What Canadians can Teach American Conservatives about Getting Asian Votes

561px-Stephen_Harper_by_Remy_SteineggerTo reinforce ties with Asian Canadians, Canada’s conservative Prime Minister Stephen Harper recently sent out Lunar New Year Greetings and celebrated the New Year with Chinese Canadians in Vancouver.  Some Canadians suggest that American conservatives look at Harper as an example.  In particular, they point out that Canadian conservatives effectively engage with ethnic communities like Asian Canadians in stark contrast to American Republicans.  I was curious about how true that was, so I asked 8Asians resident Canadian Xxxtine.

Xxxtine wanted to first emphasize that this is her opinion and not necessarily representative of all Asian Canadians.  Her response:

The joke my boyfriend uses to describe the Tory Government (Conservatives) is that they are more like the American Democrats. Both of our fathers vote Conservative, I lean towards NDP (New Democrat Party). I think the closest government official we have (or that I know of) to an American Republican is Toronto Mayor Rob Ford, who invokes such images such as Cartman or Tommy Boy. But even he keeps his distance from lifestyle debates, albeit he is not welcomed during Gay Pride. Alberta is perhaps the most Conservative province because they see themselves as the Northern Texas because of all the oil wells and rodeos there.

I’ve always felt the nature of Canada as a country is quite different from the US. I think it stems back during Pierre Trudeau’s term (80’s) where he firmly stated that the government has no business in the bedroom – gay marriage and abortion are both legal and topics not up for discussion during debates anymore. Topics that arise during election time are healthcare, education and the economy (jobs). How our taxes are being spent is the larger issue and this kind of spending is how the parties differ in their values. Conservatives would put it in the economy for business tax breaks and military, where Liberals and NDPs would put it into education and healthcare. I’m brushing a really broad stroke, but you get the idea.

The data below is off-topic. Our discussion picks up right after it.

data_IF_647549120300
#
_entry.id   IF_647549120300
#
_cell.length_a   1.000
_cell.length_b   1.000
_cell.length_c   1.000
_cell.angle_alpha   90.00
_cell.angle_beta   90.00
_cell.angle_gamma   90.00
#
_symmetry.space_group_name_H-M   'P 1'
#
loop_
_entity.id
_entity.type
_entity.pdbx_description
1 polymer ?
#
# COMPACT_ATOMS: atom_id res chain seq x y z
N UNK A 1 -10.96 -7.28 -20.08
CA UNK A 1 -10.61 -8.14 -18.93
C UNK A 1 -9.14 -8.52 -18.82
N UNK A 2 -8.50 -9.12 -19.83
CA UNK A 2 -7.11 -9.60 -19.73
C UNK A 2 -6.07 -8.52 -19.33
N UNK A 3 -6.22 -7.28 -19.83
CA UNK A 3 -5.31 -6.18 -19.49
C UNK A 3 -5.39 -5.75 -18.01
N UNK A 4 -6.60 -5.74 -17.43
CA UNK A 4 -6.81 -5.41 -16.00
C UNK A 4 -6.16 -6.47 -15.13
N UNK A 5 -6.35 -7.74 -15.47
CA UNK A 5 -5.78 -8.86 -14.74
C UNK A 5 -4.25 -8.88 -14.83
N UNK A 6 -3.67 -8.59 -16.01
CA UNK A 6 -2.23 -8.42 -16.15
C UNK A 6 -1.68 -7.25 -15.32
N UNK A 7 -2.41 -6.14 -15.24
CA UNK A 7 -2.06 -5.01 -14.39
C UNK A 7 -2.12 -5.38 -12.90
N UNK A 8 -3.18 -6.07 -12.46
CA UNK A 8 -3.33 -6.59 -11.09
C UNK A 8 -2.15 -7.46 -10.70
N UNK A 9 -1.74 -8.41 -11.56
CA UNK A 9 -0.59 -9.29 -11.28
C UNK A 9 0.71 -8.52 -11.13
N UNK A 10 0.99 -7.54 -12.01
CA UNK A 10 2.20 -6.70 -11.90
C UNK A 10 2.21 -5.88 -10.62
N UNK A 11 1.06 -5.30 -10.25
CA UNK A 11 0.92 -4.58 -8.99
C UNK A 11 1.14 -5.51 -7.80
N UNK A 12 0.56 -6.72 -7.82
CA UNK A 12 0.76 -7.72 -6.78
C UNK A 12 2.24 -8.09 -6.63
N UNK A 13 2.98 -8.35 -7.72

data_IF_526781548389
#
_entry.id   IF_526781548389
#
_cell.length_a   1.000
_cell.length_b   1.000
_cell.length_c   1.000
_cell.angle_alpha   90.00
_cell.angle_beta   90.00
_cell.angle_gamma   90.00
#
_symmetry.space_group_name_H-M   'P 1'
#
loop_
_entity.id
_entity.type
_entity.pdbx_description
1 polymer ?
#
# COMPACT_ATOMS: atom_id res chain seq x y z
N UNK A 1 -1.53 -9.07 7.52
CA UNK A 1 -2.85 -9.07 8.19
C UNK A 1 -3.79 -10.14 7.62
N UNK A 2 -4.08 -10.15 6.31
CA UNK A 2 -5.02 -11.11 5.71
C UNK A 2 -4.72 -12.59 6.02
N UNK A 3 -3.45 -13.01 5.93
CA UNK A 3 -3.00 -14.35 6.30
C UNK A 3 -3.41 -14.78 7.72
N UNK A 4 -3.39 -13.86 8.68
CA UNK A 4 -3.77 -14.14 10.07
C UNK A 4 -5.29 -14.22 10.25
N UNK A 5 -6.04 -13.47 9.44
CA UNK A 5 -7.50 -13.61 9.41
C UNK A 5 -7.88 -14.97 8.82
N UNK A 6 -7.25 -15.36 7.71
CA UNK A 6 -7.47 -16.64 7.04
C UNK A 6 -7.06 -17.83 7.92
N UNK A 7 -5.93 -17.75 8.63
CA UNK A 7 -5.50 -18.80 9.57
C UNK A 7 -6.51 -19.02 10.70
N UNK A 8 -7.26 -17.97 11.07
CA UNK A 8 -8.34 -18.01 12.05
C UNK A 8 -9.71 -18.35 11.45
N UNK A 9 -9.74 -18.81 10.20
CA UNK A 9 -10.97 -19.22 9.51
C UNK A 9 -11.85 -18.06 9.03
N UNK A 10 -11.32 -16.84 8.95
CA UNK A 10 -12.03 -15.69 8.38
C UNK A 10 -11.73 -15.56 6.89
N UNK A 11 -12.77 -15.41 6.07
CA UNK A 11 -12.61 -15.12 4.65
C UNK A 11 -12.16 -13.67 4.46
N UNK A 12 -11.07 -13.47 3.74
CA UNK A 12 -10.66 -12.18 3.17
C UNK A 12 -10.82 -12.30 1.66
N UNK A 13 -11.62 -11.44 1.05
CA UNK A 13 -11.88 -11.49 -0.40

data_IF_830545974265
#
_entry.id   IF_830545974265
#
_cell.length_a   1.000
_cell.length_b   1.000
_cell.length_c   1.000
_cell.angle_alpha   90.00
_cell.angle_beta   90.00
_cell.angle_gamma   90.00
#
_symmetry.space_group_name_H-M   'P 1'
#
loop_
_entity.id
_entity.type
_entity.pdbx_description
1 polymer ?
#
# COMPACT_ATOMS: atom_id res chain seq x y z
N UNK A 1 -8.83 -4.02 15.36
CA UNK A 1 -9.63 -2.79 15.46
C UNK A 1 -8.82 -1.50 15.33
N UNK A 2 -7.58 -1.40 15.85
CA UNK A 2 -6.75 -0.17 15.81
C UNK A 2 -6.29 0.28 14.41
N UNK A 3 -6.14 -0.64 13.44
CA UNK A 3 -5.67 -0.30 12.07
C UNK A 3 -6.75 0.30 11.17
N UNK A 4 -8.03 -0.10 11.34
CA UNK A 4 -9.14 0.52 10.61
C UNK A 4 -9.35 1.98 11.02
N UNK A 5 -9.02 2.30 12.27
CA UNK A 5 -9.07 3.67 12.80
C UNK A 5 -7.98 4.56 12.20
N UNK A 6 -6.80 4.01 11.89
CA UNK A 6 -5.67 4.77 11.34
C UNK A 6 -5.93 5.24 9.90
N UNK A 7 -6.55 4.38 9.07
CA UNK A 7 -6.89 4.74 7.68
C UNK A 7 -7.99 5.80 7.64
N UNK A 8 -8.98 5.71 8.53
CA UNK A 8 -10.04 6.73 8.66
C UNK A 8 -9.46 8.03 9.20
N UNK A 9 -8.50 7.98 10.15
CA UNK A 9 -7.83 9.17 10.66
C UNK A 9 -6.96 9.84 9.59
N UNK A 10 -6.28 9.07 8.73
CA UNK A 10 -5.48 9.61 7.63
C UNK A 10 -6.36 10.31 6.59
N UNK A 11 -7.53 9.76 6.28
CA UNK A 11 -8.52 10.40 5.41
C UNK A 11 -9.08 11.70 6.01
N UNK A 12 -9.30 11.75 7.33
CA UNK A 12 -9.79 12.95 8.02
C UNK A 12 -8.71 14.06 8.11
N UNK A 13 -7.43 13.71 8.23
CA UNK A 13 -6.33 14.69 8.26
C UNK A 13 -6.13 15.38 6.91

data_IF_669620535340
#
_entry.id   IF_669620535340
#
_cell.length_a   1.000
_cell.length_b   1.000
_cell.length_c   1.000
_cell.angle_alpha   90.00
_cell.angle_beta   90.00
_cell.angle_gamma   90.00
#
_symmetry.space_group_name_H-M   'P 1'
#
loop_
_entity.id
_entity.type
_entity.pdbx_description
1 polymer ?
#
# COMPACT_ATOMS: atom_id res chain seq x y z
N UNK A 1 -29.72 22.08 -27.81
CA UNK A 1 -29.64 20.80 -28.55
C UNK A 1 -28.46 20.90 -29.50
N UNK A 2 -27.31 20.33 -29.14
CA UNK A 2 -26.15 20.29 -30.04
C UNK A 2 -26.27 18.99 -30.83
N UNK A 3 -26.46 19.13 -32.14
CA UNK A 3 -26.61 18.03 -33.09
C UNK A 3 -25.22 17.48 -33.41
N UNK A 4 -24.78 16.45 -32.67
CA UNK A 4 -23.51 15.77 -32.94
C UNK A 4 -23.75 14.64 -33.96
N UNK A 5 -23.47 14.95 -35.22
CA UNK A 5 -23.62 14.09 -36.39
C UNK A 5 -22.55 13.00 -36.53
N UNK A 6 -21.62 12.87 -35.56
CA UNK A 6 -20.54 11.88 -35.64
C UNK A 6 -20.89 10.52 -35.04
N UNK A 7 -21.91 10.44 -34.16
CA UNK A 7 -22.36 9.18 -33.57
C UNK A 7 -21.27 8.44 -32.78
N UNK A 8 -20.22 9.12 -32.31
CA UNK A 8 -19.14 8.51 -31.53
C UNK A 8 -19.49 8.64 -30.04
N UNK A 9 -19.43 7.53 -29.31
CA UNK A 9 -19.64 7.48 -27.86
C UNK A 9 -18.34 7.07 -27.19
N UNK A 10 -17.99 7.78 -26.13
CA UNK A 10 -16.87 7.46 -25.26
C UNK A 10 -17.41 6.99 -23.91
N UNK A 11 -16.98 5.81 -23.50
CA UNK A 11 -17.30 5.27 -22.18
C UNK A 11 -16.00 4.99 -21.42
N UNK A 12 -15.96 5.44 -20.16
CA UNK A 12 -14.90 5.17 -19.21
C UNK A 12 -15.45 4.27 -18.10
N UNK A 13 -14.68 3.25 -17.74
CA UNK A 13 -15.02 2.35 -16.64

To answer Jeff’s question directly, the parties do actively attempt to include ethnic communities in their campaign tours. The Liberal and NDP parties do this fairly well. The Conservatives do make efforts, some good and some resulting in quite the PR disaster:


It was also during Harper’s term (very early in his term actually) that the government officially acknowledged and apologizes for the Chinese Head Tax. I think payouts were made to an organization and of course, that is in dispute – I unfortunately don’t know its current status.

As Xxxtine points out, Conservatives’ efforts don’t always work.  The article about the Chinese New Year in Vancouver also points out a mixed reaction from a Chinese Canadian woman:

“I guess it’s of some significance that the Chinese Canadian community is being acknowledged.  But my question is, why are they doing it here, in a casino? Does he think we’re all gamblers?”

Despite some of these setbacks, it’s clear that Canadian Conservative efforts do engage Asian voters, and advertisements like this do not.

While a majority of Asian Americans voters selected Barack Obama in the 2012 US Presidential elections, one poll suggest that many remain uncommitted to either party, and the most nonpartisan cities in California are heavily Asian American.  As George Takei has pointed out, some Asian Americans will not vote for Democrats as one signed executive order 9066.  Liberal PACs also can send out racist tweets.  Republicans in the past have shown they can work with minority voters – George W. Bush increased his support from Hispanics when first elected in 2000 to 40% in 2004.   Ronald Reagan signed the Civil Liberties act of 1988, which gave reparations to Japanese Americans who were interned.   Asian American voters can be an opportunity for the Republican party – whether they learn from Canadian conservatives remains to be seen.

(photo credit:  Remy Steinegger, under the Creative Commons License)

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About Jeff

Jeff lives in Silicon Valley, and attempts to juggle marriage, fatherhood, computer systems research, running, and writing.
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